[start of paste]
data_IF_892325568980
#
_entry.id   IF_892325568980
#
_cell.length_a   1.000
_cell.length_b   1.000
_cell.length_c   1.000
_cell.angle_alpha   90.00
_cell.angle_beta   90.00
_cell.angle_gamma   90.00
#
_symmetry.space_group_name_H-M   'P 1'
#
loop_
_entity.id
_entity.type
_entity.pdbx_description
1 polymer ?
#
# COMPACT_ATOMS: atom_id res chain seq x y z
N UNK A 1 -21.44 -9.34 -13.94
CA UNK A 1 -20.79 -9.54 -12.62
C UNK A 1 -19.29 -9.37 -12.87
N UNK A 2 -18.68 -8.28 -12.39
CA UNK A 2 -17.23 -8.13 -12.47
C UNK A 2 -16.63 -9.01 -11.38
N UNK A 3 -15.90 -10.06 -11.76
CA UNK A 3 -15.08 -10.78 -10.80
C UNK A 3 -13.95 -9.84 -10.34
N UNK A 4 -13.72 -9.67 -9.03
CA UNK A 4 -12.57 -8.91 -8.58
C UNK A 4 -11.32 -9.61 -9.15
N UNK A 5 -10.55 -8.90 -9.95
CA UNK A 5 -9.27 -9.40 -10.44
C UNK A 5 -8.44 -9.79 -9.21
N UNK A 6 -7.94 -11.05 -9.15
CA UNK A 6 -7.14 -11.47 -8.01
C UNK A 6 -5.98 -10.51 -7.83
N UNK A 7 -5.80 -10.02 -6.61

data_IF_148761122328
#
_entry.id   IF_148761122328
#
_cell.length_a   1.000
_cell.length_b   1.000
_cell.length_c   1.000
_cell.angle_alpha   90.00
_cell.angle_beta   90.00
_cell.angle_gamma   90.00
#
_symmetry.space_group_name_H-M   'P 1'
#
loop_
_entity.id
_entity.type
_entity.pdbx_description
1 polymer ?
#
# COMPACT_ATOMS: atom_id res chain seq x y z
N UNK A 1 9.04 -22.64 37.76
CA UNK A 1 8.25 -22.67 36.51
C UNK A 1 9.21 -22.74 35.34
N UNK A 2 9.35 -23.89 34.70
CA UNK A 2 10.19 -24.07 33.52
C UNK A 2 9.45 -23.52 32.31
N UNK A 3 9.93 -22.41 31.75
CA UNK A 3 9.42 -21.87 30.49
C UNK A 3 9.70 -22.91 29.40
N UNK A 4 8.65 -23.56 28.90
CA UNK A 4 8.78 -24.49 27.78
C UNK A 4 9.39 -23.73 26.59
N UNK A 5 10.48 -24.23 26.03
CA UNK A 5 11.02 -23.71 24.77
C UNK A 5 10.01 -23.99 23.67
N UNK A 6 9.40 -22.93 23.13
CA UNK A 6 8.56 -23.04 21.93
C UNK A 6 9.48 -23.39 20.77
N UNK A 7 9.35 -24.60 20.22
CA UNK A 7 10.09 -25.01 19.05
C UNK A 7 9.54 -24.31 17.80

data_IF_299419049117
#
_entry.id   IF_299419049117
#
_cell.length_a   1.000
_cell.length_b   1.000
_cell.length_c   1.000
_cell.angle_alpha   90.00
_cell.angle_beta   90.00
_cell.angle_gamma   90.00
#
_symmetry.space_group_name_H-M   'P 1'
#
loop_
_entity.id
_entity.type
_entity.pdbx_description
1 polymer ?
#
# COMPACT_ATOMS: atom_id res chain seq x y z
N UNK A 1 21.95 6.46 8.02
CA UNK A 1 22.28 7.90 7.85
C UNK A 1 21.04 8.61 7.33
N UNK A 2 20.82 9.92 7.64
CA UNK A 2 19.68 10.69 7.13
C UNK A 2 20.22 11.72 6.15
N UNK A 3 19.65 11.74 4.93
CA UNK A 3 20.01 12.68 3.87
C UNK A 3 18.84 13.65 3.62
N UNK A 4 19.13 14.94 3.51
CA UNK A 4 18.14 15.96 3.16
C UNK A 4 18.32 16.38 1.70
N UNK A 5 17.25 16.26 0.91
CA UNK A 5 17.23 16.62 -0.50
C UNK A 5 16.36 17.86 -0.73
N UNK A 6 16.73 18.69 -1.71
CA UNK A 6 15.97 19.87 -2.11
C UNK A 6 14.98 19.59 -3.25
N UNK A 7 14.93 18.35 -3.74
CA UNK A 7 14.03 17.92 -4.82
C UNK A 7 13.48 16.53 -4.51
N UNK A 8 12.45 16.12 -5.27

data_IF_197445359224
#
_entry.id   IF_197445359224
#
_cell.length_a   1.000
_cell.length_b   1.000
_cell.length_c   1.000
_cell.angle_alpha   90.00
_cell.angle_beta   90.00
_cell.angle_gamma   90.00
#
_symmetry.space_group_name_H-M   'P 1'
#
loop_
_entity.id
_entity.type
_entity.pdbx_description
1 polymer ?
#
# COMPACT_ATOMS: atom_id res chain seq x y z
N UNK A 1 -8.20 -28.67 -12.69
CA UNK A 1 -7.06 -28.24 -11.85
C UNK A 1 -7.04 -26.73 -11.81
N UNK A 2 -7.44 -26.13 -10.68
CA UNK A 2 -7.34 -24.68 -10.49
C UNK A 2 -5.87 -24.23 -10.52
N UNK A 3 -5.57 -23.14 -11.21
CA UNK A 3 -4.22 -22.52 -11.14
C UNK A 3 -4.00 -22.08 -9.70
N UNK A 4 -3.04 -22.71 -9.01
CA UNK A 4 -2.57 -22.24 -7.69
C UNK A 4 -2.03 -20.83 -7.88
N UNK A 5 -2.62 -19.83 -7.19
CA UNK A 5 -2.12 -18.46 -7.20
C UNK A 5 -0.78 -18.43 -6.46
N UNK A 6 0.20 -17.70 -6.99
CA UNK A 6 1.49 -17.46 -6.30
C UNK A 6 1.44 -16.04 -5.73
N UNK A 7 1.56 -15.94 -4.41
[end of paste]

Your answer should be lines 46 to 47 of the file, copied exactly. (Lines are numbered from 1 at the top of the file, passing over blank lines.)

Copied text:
_cell.length_c   1.000
_cell.angle_alpha   90.00